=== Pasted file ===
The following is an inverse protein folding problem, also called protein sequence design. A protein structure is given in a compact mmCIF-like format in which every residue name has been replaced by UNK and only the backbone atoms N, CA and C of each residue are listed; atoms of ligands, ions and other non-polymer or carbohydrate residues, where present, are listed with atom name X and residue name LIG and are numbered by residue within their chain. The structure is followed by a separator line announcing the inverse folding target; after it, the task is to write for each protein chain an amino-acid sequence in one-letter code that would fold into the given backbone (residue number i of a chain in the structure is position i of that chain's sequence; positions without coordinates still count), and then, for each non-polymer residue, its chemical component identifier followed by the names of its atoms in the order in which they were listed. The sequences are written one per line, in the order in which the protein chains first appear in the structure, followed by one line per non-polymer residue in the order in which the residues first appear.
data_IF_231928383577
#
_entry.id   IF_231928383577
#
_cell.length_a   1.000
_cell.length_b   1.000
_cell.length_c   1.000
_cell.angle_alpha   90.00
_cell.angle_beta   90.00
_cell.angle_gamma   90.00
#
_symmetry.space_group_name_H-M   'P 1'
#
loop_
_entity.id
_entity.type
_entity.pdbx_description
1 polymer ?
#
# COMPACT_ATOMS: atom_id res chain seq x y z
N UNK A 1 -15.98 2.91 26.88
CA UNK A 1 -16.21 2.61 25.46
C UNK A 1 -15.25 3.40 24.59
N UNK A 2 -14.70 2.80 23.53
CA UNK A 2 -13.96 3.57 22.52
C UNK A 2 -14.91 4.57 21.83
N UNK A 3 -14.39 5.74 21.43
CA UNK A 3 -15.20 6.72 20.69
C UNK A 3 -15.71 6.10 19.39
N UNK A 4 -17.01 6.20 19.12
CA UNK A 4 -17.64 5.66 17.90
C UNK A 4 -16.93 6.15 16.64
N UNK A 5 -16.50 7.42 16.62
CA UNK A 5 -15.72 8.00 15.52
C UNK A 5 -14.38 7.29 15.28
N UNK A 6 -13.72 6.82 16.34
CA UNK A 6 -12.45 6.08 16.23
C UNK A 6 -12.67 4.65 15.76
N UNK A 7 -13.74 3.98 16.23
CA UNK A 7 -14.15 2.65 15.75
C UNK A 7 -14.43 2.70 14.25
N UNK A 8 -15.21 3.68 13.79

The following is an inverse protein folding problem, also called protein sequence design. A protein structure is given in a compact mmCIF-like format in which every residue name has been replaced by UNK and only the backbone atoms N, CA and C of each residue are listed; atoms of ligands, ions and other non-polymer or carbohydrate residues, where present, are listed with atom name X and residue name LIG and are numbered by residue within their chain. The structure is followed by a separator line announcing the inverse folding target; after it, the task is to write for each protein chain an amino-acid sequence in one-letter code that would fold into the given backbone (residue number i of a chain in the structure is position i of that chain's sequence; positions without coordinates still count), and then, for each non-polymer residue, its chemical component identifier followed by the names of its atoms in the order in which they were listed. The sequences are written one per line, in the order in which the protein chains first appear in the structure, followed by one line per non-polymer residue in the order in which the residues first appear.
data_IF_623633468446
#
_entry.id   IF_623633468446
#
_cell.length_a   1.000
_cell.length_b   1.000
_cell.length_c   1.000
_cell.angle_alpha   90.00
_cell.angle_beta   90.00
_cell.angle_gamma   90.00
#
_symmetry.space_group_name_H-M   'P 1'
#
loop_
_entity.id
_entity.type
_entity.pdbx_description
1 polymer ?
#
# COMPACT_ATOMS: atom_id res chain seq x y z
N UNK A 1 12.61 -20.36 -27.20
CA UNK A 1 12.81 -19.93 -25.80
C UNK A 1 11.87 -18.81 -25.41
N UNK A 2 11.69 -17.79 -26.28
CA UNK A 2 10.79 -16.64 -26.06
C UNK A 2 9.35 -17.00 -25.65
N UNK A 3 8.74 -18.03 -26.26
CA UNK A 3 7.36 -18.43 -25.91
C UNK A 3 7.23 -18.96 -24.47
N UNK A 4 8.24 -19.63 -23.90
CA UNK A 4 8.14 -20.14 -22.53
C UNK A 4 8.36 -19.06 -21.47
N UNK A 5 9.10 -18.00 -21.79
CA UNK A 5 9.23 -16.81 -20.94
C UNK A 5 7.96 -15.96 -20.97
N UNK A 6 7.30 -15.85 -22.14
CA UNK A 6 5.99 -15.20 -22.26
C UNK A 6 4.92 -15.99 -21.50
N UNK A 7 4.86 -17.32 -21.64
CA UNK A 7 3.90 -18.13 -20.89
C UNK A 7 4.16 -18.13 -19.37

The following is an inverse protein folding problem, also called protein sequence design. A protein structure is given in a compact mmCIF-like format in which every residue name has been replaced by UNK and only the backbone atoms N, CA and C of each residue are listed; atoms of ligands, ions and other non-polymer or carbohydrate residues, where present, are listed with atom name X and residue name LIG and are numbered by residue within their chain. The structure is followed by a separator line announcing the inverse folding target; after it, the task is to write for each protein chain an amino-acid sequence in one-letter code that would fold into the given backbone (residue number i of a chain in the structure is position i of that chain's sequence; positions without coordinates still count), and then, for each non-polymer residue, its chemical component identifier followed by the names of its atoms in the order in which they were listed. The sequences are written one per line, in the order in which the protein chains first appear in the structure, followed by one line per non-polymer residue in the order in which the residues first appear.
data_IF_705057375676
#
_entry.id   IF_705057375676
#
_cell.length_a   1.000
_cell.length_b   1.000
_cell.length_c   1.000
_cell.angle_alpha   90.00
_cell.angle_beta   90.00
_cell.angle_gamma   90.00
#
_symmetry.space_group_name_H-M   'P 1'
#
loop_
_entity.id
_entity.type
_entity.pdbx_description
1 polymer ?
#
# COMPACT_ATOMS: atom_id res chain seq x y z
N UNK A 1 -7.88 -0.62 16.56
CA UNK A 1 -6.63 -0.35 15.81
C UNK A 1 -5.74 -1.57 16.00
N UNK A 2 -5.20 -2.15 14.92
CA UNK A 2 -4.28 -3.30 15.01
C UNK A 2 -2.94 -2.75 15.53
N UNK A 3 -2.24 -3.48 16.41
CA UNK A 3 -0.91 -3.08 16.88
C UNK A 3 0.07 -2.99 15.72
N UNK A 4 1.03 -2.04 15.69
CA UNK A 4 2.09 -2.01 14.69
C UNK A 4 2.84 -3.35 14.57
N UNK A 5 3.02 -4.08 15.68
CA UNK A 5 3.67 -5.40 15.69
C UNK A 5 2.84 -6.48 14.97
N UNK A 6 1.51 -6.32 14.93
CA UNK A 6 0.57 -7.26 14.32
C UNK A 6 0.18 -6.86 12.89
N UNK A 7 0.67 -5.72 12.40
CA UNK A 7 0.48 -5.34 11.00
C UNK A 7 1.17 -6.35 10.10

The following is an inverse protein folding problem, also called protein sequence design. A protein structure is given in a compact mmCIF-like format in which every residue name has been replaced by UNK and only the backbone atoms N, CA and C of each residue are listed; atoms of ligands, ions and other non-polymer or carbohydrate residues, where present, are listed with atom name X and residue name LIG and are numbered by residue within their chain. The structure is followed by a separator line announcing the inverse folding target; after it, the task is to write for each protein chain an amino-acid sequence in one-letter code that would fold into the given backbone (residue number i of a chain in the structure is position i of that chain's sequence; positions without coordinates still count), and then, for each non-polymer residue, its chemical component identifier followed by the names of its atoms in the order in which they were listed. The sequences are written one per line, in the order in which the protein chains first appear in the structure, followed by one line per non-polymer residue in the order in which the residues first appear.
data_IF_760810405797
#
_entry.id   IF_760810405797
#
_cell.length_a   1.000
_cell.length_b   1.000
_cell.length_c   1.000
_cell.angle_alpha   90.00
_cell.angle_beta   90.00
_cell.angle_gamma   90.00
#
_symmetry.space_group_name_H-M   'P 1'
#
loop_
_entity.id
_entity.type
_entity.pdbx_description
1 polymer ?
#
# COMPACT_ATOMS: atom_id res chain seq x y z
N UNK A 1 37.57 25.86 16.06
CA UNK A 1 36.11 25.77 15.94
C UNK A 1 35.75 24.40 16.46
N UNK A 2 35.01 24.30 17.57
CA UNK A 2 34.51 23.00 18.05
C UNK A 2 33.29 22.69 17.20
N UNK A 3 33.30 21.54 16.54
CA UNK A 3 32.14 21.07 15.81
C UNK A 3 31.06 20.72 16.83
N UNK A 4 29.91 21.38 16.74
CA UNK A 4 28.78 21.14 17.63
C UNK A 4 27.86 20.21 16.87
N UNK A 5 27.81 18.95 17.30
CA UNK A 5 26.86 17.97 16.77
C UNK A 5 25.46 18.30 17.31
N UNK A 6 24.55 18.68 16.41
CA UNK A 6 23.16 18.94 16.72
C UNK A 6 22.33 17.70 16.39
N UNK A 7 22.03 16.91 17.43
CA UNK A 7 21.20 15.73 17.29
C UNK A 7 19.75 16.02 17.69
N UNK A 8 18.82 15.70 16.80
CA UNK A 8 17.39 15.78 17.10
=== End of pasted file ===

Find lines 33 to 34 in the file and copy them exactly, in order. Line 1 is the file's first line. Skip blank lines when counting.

C UNK A 4 -16.93 6.15 16.64
N UNK A 5 -16.50 7.42 16.62